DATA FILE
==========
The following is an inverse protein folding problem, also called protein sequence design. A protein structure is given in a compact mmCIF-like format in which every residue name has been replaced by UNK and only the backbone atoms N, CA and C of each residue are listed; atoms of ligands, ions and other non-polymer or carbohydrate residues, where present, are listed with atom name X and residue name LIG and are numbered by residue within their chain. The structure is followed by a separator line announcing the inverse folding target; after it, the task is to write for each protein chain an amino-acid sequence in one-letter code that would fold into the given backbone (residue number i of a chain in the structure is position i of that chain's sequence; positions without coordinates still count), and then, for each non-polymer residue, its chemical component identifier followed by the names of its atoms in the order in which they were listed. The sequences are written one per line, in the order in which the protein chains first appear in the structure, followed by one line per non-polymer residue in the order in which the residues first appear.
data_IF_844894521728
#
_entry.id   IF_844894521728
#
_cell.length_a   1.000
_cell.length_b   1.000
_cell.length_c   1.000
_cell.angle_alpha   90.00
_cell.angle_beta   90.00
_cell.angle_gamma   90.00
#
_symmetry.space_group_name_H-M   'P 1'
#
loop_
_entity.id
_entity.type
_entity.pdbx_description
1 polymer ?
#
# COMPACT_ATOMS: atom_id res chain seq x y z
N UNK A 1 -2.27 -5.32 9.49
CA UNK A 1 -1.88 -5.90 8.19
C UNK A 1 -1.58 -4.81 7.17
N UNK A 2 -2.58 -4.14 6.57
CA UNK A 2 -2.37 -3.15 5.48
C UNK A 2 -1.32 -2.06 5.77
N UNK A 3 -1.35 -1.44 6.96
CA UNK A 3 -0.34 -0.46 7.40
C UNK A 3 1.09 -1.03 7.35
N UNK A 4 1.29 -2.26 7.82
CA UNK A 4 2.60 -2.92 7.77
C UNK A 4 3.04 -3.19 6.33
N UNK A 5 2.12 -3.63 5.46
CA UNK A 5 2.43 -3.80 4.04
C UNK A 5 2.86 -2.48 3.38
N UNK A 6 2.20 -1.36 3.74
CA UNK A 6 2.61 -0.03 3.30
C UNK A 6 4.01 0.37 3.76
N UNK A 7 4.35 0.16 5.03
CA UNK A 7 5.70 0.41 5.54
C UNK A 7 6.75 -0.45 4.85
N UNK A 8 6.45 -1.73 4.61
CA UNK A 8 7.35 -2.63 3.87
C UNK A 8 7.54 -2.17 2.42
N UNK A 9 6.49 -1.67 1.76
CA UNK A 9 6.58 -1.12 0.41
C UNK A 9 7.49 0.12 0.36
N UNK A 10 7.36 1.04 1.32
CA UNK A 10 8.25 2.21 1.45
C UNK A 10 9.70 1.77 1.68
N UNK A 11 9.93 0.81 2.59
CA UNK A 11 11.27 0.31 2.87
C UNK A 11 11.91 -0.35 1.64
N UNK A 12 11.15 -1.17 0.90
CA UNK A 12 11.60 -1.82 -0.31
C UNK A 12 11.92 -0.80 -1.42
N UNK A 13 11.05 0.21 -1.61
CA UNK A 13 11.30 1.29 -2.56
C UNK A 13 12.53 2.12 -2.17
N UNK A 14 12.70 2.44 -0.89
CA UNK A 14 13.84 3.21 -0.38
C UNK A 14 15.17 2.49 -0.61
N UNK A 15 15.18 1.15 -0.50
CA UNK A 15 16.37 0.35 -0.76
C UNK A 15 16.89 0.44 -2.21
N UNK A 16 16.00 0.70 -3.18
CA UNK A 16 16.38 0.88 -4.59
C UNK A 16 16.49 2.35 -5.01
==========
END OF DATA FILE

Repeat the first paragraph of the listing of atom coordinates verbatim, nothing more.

The following is an inverse protein folding problem, also called protein sequence design. A protein structure is given in a compact mmCIF-like format in which every residue name has been replaced by UNK and only the backbone atoms N, CA and C of each residue are listed; atoms of ligands, ions and other non-polymer or carbohydrate residues, where present, are listed with atom name X and residue name LIG and are numbered by residue within their chain. The structure is followed by a separator line announcing the inverse folding target; after it, the task is to write for each protein chain an amino-acid sequence in one-letter code that would fold into the given backbone (residue number i of a chain in the structure is position i of that chain's sequence; positions without coordinates still count), and then, for each non-polymer residue, its chemical component identifier followed by the names of its atoms in the order in which they were listed. The sequences are written one per line, in the order in which the protein chains first appear in the structure, followed by one line per non-polymer residue in the order in which the residues first appear.